Good Morning! Today we welcome Rev. Courtney Young Hickman as our guest preacher. This week starts the second week of our children’s Compassion Camp, a 5-week exploration of scripture that teaches us about showing the love and compassion of Christ with our whole lives. Last week, we talked about expanding the table to make sure all are invited. This week we read a story from Mark’s Gospel about a man whose friends carried him up onto a roof and then lowered him down so that he could be healed by Jesus. Reading the story reminds us of what compassion looks like when we show it to our neighbors – sometimes at great risk. Being a person of compassion takes courage!
The Scripture reading this morning is one most of us have read over and over again. Sometimes our familiarity can prevent us from seeing and hearing something new. When this happens, I find that art can help shed some new light on my own tired interpretations. This week as I prepared for our time together in worship, I found that to be true.
Dutch artist, Rembrandt, painted this piece called The Return of the Prodigal Son. Some have called it the mark of his own spiritual homecoming. He was fascinated by the hands of the father as they laid upon the back of the son who was returning home.
Spiritual writer, Henri Nouwen wrote a whole book about the parable (Luke’s Gospel) and the painting (Rembrandt), which also helps us find new ways to enter into the story. In that book he writes, “Rembrandt is as much the elder son of the parable as he is the younger. When, during the last years of his life, he painted both sons in his Return of the Prodigal Son, he had lived a life in which neither the lostness of the younger son nor the lostness of the elder son was alien to him. Both needed healing and forgiveness. Both needed to come home. Both needed the embrace of a forgiving father. But from the story itself, as well as from Rembrandt’s painting, it is clear that the hardest conversion to go through is the conversion of the one who stayed home.” (Nouwen, The Return of the Prodigal Son, 65-66)
As we study scripture together today and consider how God is speaking to us through this oh so familiar parable, I wonder which child we are… and what kind of conversion awaits?
The scripture reading for today (Matthew 11: 16-19, 25-30) opens with the question “To what shall I compare this generation?” It reminded us of the ways that we like to criticize members of other generations from our own saying things like: They’re afraid of change. Or They’re too young to understand, give them 20 years and they’ll see it the way I do… In this season of pandemic and social uncertainty there are so many reasons to divide ourselves up into groups of similarity. While the church is not yet gathered in person, it is natural for generational gaps to grow. So, in order to have an intergenerational approach to today’s sermon, Pastor Chrissy sat down with Roger Nix and Laura Nelson. Listen in, we think you might enjoy what they have to say!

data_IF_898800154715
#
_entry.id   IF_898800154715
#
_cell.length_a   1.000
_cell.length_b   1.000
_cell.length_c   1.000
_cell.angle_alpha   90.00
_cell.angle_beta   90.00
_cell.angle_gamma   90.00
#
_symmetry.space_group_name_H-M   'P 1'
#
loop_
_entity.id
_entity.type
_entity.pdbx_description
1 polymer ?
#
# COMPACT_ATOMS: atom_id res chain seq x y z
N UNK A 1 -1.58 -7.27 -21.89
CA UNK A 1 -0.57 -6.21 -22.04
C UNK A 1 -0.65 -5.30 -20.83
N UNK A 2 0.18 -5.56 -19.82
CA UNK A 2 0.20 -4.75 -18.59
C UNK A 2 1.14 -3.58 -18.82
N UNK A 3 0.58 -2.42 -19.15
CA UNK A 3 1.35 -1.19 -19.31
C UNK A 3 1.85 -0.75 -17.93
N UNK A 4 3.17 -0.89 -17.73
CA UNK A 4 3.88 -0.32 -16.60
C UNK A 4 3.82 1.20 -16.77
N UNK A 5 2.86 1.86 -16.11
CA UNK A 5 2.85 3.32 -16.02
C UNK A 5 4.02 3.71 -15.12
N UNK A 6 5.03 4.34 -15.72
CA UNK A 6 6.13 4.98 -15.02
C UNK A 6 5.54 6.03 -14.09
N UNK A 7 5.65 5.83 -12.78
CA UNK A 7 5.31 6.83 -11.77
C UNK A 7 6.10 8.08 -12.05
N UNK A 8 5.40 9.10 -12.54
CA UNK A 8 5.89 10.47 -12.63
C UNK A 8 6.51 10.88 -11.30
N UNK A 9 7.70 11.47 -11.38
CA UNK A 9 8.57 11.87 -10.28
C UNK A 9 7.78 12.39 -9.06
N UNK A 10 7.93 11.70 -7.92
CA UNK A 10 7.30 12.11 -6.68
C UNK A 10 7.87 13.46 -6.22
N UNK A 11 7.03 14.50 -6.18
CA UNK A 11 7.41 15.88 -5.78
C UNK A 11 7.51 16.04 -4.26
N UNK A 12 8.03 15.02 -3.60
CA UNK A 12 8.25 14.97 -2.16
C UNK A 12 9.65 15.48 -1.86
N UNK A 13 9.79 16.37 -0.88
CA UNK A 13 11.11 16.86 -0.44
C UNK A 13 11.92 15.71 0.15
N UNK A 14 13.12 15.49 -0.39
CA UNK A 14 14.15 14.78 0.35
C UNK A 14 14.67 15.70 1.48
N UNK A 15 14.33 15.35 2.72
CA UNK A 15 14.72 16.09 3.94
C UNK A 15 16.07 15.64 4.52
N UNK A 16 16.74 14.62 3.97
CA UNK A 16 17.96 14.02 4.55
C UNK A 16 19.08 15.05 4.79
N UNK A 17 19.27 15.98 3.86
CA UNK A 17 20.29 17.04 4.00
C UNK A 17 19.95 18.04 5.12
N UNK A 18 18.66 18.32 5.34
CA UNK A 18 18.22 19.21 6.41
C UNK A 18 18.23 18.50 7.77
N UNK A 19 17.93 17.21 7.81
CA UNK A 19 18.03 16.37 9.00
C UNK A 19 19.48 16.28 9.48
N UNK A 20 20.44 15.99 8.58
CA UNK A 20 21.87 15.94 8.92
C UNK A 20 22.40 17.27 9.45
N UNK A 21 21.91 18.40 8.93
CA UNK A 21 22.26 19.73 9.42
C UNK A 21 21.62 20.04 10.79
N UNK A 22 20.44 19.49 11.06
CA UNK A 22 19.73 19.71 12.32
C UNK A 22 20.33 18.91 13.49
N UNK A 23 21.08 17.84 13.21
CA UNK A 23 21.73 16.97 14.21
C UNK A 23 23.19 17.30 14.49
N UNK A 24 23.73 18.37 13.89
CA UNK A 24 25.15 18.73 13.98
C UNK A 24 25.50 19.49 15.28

Good morning and welcome to worship this first Sunday of July! As is our custom, on this first Sunday of the month we will engage in the practice of communion. If you haven’t yet, gather some elements from your kitchen and bring them into your worship space so you will be ready to share in this sacred meal as you worship this morning. In the video, you’ll see that Pastor Chrissy uses water and bread today, rather than using the juice that we would normally use at church. The water reminds us of Hagar’s journey into the wilderness, the water she took with her and the well that God provides when her provisions run out. How is God providing in our own times of thirst?
We are so glad you’re here. Today’s scripture readings reorient our focus to the edges and margins of society. In the most surprising of places from the most astonishing people, God’s word rings forth. Our hope is to greet the messengers of God with welcome and to create a space for even the most outlandish choices of God to grow and thrive and flourish. Let us listen for a word even today.
Today’s scripture reading from Genesis takes us to the Oaks of Mamre. Abraham welcomes three visitors, and Sarah can’t help but laugh. They have been waiting for this moment for a long, long time, but when the time finally comes will they be found ready? Let’s consider our own times of waiting and how we are being prepared to answer one of the great questions of our faith.
We are so glad you’re here. Today’s Gospel reading reminds us that no matter how careful we are in planting and caring for our gardens surprises always spring up. Then what? Do we leave it, or do we pull it up and perhaps damage the other plants? Let’s consider this text together and listen for the soft voice of the Spirit. Indeed, the Spirit might just be saying “Wait and See”.